Based on this philosophy, the Royal Government of Cambodia has taken serious strides to implement reforms in all sectors as stipulated in the “Rectangular Strategy”, which we introduced in order to achieve the Cambodian Millennium Development Goals. This strategy has a clear goal to promote economic growth and create employment for the Cambodian people, enhance equity and social justice as well as strengthen efficiency in the public sector through the implementation of comprehensive cross-sector reforms. In all of these efforts, our ambition is to reduce poverty in the country to 25 percent by 2010 and 19.5 percent by 2015.
The wide-ranging reform program and sustained domestic political stability have allowed us to pursue policies for accelerating economic growth and reducing poverty. With prudent macro-economic management over the last 12 years, GDP growth in Cambodia has averaged around 7 per cent per annum. Growth in 2005 is provisionally estimated at 9.8 per cent. As a result, poverty rate dropped by more than 1% per year in the last decade as the Government intended to achieve. Robust economic growth in 2005 was mainly attributable to excessive projected growth of agriculture sector, continued expansion of garment exports, construction boom, and increased tourist arrivals. You can witness all these phenomena yourself during your stay in Siem Reap.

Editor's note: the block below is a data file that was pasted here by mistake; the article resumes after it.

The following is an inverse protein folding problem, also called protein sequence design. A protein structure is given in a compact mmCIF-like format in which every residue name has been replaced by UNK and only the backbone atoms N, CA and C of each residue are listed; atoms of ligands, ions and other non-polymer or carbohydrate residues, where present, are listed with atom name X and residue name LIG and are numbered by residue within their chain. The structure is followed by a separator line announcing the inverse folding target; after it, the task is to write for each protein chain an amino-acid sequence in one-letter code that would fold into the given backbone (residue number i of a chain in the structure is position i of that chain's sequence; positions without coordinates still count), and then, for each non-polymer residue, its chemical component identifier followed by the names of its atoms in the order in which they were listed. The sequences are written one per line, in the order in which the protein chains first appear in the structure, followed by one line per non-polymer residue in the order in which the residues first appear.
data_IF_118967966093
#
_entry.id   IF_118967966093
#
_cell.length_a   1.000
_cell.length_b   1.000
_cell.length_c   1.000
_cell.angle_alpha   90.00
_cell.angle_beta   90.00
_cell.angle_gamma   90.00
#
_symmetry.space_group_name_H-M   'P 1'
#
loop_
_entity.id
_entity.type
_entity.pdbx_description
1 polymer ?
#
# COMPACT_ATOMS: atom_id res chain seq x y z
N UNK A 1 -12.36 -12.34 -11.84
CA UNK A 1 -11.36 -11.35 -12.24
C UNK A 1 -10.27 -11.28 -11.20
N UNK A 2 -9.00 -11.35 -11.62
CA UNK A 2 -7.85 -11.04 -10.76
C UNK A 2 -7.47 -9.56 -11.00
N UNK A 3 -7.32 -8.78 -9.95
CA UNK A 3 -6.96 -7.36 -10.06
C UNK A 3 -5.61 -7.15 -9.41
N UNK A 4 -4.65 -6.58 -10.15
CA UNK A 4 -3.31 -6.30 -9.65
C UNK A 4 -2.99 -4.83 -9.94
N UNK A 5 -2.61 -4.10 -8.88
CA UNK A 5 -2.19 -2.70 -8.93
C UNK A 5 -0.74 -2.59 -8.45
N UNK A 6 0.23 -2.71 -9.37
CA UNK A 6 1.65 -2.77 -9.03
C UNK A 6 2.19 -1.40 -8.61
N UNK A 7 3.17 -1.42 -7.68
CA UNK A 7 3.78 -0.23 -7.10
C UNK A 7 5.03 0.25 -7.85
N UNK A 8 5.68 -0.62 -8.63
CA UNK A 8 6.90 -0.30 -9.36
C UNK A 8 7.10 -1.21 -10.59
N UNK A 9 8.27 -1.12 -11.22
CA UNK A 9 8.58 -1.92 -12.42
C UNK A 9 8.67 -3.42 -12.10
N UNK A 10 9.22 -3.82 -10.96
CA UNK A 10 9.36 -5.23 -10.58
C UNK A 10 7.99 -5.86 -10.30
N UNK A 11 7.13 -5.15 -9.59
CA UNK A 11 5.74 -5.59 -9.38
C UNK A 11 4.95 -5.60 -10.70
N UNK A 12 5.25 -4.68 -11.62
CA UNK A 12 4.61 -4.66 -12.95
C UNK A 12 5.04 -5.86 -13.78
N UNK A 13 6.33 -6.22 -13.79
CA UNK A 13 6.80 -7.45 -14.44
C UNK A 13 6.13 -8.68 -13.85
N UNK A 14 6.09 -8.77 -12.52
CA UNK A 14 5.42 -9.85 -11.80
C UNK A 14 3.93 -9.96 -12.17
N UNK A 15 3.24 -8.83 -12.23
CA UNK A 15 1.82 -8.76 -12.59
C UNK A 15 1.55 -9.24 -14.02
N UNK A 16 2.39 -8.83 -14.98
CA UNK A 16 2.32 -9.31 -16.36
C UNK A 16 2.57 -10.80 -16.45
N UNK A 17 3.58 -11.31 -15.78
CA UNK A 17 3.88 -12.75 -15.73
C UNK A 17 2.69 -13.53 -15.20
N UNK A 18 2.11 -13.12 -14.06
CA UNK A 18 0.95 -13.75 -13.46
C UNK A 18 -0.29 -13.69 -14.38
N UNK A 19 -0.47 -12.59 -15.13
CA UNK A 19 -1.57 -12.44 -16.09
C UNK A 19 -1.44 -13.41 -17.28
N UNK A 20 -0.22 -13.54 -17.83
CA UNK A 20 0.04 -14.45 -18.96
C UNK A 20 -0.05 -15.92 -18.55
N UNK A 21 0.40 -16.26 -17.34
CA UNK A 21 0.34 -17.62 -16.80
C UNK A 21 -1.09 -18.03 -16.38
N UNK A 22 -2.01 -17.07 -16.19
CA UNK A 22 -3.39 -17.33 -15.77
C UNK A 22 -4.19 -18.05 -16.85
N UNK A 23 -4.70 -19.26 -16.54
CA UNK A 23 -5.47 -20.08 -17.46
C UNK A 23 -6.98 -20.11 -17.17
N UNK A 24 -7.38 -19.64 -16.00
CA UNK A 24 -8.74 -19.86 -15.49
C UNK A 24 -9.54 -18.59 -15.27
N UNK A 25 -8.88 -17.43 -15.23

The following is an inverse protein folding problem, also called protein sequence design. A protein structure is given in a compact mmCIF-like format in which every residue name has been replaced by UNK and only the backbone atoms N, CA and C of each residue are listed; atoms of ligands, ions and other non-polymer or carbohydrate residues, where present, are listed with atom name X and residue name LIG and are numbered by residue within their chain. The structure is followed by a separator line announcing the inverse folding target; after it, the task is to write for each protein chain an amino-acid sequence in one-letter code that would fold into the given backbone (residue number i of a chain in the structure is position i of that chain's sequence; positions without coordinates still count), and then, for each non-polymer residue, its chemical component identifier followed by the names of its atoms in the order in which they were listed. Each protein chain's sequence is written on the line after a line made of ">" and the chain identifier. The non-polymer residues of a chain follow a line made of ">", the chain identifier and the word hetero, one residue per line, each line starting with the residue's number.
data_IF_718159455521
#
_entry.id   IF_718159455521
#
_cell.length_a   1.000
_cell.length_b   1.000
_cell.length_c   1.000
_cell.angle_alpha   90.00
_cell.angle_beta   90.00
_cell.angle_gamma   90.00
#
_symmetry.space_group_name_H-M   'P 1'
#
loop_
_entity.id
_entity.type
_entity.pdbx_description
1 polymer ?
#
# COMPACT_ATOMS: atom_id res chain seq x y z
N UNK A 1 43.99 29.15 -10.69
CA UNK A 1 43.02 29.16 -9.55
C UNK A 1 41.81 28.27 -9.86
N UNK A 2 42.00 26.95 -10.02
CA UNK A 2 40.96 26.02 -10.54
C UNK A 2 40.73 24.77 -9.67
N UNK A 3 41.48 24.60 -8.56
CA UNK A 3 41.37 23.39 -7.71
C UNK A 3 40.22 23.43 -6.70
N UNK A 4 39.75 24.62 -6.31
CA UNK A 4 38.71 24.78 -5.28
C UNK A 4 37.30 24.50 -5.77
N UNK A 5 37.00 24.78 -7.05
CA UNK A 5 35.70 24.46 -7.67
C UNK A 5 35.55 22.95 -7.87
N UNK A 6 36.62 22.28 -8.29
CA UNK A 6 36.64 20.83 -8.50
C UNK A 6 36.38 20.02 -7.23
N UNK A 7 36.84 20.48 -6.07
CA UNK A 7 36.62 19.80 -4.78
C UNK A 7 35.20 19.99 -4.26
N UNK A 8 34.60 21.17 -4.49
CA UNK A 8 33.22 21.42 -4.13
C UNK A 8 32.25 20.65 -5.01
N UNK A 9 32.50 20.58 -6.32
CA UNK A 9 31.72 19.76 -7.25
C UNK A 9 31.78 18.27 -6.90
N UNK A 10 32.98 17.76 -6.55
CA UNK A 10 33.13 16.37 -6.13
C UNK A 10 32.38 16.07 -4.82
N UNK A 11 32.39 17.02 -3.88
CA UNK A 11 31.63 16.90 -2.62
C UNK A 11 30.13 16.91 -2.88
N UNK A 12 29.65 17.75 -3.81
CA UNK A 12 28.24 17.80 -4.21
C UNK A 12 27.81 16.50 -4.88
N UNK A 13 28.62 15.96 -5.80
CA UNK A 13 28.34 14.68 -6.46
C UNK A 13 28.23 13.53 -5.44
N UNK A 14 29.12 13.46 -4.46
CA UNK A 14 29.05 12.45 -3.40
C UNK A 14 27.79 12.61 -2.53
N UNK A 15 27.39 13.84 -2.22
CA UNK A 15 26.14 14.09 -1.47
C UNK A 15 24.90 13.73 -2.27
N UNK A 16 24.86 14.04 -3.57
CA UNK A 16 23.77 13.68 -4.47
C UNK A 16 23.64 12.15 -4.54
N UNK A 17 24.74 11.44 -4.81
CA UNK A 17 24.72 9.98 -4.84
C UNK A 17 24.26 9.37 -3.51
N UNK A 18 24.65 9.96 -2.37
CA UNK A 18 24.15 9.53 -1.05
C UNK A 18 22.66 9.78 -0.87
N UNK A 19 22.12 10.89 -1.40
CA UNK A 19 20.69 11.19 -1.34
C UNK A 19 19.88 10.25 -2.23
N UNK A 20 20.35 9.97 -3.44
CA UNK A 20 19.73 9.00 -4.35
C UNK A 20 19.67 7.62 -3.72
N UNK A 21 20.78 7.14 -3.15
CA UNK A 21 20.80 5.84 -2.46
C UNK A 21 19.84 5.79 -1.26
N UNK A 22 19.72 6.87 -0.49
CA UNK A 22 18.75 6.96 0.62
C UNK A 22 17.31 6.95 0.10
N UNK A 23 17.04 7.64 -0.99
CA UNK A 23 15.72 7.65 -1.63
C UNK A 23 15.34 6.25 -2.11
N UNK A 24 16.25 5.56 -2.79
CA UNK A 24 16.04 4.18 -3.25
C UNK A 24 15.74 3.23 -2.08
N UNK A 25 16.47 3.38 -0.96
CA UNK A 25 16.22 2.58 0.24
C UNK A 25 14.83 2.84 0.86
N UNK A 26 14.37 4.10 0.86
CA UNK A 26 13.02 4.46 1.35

The RGC is fully committed to some basic principles for taking the country forward: strict adherence to democracy with openness and guaranteed freedom of expression; maintenance of political stability, rule of law, equity and social order; and instituting governance reforms at all levels to make administration fully responsive to the needs of the people, responsible, effective, transparent, accountable and predictable. The Government is also committed to ensuring macro-economic stability, creating and maintaining key infrastructure, as well as a conducive climate for private sector to flourish, and provide essential social services for human capital formation and enhancement.